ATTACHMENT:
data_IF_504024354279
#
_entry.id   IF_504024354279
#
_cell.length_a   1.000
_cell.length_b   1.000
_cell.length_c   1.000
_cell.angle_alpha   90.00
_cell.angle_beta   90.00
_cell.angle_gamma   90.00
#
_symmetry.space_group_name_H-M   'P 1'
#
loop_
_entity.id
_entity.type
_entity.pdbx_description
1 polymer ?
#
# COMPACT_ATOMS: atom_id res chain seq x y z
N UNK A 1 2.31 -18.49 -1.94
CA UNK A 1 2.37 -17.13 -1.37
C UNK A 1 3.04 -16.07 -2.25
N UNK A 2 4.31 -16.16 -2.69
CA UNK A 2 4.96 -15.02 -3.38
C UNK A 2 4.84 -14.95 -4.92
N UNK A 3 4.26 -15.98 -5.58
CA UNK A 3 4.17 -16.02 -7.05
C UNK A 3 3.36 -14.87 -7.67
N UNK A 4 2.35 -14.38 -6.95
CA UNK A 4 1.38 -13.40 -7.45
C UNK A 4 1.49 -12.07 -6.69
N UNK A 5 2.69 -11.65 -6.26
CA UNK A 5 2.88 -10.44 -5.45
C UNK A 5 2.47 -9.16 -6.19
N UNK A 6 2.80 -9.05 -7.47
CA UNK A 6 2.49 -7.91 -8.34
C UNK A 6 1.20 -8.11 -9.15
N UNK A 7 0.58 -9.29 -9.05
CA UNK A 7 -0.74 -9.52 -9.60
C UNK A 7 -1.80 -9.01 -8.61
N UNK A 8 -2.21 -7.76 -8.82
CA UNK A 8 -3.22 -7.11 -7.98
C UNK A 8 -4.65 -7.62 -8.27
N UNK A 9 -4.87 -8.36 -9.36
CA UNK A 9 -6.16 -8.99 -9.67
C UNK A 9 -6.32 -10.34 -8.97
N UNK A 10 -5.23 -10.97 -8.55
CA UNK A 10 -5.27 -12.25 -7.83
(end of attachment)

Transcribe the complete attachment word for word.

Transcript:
data_IF_504024354279
#
_entry.id   IF_504024354279
#
_cell.length_a   1.000
_cell.length_b   1.000
_cell.length_c   1.000
_cell.angle_alpha   90.00
_cell.angle_beta   90.00
_cell.angle_gamma   90.00
#
_symmetry.space_group_name_H-M   'P 1'
#
loop_
_entity.id
_entity.type
_entity.pdbx_description
1 polymer ?
#
# COMPACT_ATOMS: atom_id res chain seq x y z
N UNK A 1 2.31 -18.49 -1.94
CA UNK A 1 2.37 -17.13 -1.37
C UNK A 1 3.04 -16.07 -2.25
N UNK A 2 4.31 -16.16 -2.69
CA UNK A 2 4.96 -15.02 -3.38
C UNK A 2 4.84 -14.95 -4.92
N UNK A 3 4.26 -15.98 -5.58
CA UNK A 3 4.17 -16.02 -7.05
C UNK A 3 3.36 -14.87 -7.67
N UNK A 4 2.35 -14.38 -6.95
CA UNK A 4 1.38 -13.40 -7.45
C UNK A 4 1.49 -12.07 -6.69
N UNK A 5 2.69 -11.65 -6.26
CA UNK A 5 2.88 -10.44 -5.45
C UNK A 5 2.47 -9.16 -6.19
N UNK A 6 2.80 -9.05 -7.47
CA UNK A 6 2.49 -7.91 -8.34
C UNK A 6 1.20 -8.11 -9.15
N UNK A 7 0.58 -9.29 -9.05
CA UNK A 7 -0.74 -9.52 -9.60
C UNK A 7 -1.80 -9.01 -8.61
N UNK A 8 -2.21 -7.76 -8.82
CA UNK A 8 -3.22 -7.11 -7.98
C UNK A 8 -4.65 -7.62 -8.27
N UNK A 9 -4.87 -8.36 -9.36
CA UNK A 9 -6.16 -8.99 -9.67
C UNK A 9 -6.32 -10.34 -8.97
N UNK A 10 -5.23 -10.97 -8.55
CA UNK A 10 -5.27 -12.25 -7.83